Woody Packard

Words + Pictures


In the immediate presence of these structures it is hard to take everything in at one glance—or one exposure—for the scale of these roads is way beyond the scale of a pedestrian. The images are made from multiple frames stitched together to produce a wide panoramic view. It is not a perfect process. Its artifacts include the bending of linear subjects to match one perspective to another, and the difficulty in reconciling, in one image, parts that have been taken at different times. Overall though, this is the only way I have found to give the sense of scale you have when you are surrounded by so much steel and concrete. Even in all of their wear and tear they are magnificent up close—the circuitry of our business, routing one strand of traffic to another without any apparent awareness by drivers of those of us walking nearby.

Even though, or more likely because, these structures are not built for pedestrians, they provide an unexpected sanctuary for those traveling by foot. The chain-link fences and No Trespassing signs only make these places more attractive for those looking for a public place to go unnoticed. Tucked up under these bridges are the temporary dwellings of the homeless, who sometimes amass large nests of possessions only to abandon them when they move on. One morning I came across a fresh bouquet of roses and a bag of candy on top of a mound in the middle of Rochester’s Can of Worms, one of the busiest intersections in the city and oddly, a perfectly private spot for what I took to be an adolescent rendezvous. When I came back through in the afternoon the flowers and candy were gone.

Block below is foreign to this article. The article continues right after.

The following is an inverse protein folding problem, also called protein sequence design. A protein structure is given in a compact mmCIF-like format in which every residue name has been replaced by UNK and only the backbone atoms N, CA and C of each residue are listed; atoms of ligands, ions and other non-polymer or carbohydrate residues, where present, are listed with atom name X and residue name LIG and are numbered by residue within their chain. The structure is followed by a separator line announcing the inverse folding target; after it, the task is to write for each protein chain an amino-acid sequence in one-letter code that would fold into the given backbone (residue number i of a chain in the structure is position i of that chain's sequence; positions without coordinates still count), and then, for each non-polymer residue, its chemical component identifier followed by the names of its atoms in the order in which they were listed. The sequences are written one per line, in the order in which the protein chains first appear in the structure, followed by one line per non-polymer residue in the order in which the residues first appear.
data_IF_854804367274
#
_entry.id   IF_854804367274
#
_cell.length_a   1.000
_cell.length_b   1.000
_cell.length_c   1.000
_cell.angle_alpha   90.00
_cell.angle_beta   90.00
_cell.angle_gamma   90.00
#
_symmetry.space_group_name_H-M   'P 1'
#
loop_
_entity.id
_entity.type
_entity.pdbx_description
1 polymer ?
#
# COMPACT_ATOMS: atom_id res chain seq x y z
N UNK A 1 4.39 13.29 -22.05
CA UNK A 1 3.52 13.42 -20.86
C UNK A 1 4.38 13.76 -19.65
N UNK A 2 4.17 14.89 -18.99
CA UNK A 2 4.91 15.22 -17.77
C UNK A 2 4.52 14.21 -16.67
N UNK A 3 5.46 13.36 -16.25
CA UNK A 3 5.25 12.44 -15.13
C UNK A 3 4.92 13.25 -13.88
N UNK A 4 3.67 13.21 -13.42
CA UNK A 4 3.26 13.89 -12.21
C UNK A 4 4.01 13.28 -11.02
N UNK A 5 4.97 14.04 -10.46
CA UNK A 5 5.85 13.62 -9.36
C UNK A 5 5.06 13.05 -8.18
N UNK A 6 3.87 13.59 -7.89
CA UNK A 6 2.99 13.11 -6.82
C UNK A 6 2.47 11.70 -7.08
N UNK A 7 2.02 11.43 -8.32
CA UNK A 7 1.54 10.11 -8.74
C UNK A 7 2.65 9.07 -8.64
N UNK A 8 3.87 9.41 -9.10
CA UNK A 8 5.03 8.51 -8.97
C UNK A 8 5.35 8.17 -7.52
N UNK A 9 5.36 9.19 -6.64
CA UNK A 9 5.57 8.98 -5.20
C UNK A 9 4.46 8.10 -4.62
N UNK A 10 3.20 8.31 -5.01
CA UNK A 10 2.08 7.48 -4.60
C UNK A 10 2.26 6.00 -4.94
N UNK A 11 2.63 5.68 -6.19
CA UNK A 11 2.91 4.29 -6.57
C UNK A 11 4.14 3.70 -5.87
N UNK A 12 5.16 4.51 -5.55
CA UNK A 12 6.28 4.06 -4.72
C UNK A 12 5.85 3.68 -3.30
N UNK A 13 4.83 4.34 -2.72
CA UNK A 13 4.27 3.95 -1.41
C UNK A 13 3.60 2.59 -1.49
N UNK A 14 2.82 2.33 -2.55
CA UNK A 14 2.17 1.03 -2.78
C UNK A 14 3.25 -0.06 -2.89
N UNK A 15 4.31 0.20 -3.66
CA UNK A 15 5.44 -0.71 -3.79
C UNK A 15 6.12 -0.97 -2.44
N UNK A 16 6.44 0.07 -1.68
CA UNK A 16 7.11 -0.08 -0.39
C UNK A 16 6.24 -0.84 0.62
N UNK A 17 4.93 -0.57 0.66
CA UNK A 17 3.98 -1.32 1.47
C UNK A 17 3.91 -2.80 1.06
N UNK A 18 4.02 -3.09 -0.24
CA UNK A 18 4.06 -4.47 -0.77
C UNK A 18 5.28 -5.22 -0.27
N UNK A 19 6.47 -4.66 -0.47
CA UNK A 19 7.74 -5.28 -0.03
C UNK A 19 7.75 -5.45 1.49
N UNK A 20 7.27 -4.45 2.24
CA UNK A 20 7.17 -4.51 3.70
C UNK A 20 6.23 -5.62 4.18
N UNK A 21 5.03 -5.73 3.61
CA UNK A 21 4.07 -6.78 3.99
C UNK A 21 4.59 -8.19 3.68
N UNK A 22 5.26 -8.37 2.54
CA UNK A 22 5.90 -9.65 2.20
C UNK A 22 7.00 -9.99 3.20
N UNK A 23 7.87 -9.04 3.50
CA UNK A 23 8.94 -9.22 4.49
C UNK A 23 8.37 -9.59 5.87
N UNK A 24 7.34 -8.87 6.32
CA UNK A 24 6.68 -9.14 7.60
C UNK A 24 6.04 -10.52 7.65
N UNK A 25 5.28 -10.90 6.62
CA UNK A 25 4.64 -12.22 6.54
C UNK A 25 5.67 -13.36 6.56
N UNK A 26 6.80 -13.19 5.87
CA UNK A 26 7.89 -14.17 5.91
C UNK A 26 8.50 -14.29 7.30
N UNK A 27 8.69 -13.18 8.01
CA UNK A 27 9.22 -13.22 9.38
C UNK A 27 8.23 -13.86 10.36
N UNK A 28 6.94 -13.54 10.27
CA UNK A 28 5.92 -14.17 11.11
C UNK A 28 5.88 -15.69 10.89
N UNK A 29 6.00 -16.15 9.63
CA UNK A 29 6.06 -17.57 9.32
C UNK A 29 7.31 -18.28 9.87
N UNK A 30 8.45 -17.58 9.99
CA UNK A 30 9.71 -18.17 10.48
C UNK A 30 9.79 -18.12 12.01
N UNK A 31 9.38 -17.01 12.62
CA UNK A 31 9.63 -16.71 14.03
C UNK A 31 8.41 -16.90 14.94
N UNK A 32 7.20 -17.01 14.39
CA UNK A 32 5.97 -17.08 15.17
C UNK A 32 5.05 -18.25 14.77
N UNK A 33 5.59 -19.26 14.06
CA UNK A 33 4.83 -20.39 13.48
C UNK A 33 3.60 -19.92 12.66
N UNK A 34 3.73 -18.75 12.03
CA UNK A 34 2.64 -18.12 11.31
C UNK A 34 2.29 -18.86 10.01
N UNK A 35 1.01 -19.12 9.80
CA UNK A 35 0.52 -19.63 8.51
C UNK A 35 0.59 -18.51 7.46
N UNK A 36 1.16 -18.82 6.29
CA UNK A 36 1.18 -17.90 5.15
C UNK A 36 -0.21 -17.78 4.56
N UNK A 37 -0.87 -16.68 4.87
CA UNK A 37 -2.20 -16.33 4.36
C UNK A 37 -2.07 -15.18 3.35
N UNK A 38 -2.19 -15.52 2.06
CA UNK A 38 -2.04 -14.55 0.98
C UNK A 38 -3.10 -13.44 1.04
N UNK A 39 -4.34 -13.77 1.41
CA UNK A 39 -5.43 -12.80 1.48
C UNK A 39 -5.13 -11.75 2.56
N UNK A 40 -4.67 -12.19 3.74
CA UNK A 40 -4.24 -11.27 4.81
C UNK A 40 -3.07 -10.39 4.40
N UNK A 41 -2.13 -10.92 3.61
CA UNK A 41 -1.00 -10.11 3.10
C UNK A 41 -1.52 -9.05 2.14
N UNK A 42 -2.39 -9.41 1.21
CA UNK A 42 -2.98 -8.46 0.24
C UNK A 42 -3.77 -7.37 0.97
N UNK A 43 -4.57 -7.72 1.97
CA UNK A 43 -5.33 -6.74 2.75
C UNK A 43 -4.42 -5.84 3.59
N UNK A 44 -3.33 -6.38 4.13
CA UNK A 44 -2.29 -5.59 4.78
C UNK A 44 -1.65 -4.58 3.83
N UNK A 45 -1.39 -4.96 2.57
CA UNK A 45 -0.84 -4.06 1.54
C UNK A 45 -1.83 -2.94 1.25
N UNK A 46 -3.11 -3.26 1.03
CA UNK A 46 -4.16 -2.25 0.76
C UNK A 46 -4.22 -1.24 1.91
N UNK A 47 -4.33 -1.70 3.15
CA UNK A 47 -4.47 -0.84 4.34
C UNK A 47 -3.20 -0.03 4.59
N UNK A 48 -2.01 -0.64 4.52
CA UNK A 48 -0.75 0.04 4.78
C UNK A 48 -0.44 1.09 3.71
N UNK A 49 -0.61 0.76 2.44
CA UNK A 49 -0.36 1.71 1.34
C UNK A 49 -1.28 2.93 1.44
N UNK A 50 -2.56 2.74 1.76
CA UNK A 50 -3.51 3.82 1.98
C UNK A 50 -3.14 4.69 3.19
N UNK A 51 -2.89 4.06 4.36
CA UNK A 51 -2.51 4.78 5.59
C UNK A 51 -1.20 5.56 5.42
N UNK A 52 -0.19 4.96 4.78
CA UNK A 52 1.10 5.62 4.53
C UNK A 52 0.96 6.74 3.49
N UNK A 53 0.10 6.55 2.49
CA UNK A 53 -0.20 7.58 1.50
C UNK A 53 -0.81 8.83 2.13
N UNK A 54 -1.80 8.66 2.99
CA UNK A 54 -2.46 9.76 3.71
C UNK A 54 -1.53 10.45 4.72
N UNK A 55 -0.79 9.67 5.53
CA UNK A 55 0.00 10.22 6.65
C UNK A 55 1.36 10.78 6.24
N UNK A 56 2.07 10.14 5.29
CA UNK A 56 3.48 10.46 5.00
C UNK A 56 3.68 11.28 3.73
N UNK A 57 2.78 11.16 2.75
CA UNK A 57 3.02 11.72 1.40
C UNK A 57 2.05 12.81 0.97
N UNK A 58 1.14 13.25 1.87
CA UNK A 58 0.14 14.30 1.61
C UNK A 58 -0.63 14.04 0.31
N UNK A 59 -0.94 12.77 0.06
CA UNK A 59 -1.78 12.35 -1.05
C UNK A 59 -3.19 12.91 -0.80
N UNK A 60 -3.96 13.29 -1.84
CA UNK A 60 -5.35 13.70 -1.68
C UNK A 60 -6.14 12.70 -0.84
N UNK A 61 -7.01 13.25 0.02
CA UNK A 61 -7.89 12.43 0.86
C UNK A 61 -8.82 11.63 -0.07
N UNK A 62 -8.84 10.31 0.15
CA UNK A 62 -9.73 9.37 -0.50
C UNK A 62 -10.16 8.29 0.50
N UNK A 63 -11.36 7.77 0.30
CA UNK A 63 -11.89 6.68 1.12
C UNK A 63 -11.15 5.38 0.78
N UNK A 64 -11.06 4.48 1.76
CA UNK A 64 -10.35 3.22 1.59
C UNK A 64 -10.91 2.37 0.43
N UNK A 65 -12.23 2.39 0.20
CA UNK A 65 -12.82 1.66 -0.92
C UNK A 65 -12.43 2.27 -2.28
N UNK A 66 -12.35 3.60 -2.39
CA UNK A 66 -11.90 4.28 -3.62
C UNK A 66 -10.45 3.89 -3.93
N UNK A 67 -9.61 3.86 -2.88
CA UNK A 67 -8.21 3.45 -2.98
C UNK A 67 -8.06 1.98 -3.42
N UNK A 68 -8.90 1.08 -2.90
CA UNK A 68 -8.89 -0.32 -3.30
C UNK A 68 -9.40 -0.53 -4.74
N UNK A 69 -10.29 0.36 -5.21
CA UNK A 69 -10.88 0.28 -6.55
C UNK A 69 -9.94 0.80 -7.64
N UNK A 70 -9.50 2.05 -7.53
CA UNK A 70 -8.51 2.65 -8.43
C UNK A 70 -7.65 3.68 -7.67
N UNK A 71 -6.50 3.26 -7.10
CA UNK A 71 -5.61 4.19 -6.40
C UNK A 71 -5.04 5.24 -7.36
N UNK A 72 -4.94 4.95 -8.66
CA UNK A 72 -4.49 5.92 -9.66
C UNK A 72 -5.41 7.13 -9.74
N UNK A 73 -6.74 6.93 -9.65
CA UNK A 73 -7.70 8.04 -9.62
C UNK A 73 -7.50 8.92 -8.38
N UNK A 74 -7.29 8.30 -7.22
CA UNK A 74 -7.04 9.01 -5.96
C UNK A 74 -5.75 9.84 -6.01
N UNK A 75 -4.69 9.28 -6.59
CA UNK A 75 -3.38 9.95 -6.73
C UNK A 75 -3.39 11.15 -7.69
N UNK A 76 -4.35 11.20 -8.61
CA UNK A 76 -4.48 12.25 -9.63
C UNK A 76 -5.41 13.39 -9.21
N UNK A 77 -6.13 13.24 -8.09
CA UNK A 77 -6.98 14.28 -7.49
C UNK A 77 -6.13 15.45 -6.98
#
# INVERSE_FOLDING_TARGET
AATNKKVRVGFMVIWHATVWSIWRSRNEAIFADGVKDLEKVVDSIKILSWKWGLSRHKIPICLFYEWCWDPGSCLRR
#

The fact that these spaces are not meant to be viewed closely makes them havens for both growth and decay. Initially cleared for construction, vegetation goes through its annual cycle unimpeded by the other roadside customs of pruning and mowing. Ponds fill with the growth of cattails just as naturally as concrete is stained by corroding structural elements. Along the road and at the base of embankments are the detritus of travel gone wrong—not just hub caps, headlights, and tires, but a fender from a tractor trailer, a car door, an alternator the size of a watermelon, or earth that is blackened by fire.

close notes—back to pictures

I-590 at I-390

I-590 at I-390 - 2090925-106-2

I-590 at I-390

~ 2090925-106-2

I-590 South as it merges into I-390 South at Brighton Park.